Michael Buckley: Anytime a writer tries to do something new there’s a risk that their audience is not going to embrace it. For some, a fear of losing their fans can get in the way of growth as an artist, but I don’t do anything because it’s the safe thing to do. I want to try new stories and ways of telling them. I’m blessed to have editors and publishers who are supportive, because it’s not easy on them either. Every time I try something new, it takes a lot of energy by lots of folks to get the word out about it, to find ways to get my readers to give it a chance, and to make sure booksellers get excited about it as well. That’s a lot of long hours at work for everyone. I try not to lose sight of the fact that every risk I take is one I am not taking alone.

twi-ny: In the book, you write very candidly about migraines, which the protagonist, Lyric, suffers from and grades on a scale. Are you writing from personal experience?

MB: Actually, I rarely get headaches at all, but I have friends who get them and from what I understand they can be destructive. I asked a few what it felt like and how they handled it and most of them had different experiences and different strategies that helped them cope. Some have little tricks they do that can fend off a migraine, while others know the stimuli that cause the pain so they can avoid them. I have the utmost sympathy for these people, but I’m also in awe of them, too. There is an incredible amount of bravery and personal strength in people who suffer from migraines. They’re tough people, far tougher than me.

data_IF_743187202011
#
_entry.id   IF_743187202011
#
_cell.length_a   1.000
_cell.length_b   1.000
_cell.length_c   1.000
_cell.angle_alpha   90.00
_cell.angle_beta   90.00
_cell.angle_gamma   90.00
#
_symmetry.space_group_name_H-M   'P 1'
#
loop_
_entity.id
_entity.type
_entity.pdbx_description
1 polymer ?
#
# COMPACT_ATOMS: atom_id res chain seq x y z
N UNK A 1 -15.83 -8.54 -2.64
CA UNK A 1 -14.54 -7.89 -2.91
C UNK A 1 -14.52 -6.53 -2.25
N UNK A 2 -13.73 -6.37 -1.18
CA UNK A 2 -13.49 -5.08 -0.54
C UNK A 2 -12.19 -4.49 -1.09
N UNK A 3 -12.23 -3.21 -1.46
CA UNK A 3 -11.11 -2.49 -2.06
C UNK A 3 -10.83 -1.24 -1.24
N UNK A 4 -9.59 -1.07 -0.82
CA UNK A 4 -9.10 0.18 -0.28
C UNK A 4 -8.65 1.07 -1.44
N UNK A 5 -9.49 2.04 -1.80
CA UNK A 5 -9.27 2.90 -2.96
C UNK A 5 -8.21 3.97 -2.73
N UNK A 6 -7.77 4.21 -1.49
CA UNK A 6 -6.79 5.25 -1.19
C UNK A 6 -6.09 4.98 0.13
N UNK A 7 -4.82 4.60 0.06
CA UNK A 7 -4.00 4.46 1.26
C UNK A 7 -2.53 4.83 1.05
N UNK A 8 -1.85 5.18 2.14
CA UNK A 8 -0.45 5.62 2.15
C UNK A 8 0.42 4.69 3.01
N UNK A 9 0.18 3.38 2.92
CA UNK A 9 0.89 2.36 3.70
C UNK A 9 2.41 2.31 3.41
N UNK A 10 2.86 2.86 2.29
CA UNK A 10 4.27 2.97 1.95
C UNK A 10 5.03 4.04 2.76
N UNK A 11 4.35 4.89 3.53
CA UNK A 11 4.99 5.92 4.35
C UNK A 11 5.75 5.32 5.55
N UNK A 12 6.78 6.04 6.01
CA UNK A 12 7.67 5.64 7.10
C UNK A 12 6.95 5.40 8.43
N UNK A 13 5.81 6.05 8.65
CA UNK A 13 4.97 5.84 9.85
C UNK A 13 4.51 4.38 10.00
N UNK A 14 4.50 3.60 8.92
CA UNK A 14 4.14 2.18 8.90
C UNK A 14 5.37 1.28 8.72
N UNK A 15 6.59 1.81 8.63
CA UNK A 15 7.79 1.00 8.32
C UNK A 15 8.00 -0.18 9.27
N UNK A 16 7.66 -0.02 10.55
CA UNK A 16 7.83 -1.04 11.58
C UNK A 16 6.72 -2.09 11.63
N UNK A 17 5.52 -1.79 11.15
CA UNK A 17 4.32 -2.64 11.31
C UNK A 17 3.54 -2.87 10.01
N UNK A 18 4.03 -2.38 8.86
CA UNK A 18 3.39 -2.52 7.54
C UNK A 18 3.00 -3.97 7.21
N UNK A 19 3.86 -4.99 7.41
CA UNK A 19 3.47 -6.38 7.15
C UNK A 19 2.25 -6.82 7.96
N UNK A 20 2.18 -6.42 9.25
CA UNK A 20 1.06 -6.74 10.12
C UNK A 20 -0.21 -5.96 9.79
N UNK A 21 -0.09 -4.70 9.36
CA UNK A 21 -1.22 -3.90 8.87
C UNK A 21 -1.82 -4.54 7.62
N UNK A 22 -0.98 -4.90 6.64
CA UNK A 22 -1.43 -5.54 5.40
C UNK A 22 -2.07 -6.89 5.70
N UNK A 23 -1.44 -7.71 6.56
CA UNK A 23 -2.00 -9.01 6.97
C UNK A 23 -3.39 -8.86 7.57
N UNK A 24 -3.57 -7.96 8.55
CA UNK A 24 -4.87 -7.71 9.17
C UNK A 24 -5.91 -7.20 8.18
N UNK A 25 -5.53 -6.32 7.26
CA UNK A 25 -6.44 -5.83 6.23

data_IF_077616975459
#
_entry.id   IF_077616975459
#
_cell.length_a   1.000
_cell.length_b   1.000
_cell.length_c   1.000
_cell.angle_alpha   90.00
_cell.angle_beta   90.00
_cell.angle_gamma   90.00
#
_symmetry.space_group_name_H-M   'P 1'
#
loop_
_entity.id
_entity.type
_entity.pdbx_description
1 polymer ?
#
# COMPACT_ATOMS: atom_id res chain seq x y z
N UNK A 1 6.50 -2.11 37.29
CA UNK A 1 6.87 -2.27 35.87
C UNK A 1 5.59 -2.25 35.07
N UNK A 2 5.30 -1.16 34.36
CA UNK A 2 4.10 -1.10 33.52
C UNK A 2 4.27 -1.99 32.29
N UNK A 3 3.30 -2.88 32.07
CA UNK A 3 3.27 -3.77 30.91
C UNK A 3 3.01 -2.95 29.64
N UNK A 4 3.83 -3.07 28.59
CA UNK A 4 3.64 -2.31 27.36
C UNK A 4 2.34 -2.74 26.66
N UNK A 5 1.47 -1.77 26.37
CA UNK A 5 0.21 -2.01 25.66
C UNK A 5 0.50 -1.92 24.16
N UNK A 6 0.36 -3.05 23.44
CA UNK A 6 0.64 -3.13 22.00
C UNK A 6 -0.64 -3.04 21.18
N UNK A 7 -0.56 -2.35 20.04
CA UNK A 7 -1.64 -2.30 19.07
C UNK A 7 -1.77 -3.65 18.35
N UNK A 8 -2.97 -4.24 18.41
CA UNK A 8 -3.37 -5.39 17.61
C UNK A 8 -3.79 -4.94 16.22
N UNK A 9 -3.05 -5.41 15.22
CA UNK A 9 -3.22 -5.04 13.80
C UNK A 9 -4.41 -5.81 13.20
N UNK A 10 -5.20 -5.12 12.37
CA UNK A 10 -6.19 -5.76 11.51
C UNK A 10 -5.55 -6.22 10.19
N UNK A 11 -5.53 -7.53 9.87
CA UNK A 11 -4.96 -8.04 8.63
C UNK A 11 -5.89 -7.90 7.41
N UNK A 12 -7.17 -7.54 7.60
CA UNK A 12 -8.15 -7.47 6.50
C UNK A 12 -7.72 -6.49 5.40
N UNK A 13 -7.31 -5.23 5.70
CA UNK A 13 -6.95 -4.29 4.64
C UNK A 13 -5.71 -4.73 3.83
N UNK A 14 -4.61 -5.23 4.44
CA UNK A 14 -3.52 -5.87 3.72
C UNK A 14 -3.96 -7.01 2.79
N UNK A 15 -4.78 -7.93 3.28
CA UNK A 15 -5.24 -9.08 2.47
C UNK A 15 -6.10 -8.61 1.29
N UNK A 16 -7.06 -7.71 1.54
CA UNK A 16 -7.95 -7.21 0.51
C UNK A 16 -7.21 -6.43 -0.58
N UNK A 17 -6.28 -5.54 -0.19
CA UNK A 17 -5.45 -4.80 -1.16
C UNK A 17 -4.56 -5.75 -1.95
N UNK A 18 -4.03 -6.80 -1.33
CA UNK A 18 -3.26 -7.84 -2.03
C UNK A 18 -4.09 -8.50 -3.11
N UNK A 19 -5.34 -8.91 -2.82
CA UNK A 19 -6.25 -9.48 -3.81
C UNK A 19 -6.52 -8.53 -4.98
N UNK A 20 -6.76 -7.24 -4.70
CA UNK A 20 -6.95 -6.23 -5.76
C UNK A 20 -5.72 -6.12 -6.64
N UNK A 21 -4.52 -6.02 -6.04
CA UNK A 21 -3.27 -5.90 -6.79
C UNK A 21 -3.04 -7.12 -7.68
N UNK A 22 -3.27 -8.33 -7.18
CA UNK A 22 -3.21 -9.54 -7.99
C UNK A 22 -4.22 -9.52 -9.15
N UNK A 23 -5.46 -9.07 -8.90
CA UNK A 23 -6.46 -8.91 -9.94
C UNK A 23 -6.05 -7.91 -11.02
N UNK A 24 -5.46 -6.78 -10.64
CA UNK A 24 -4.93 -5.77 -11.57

twi-ny: Undertow is set in Coney Island. Prior to writing the book, what was your opinion of Coney Island? Were you a regular visitor?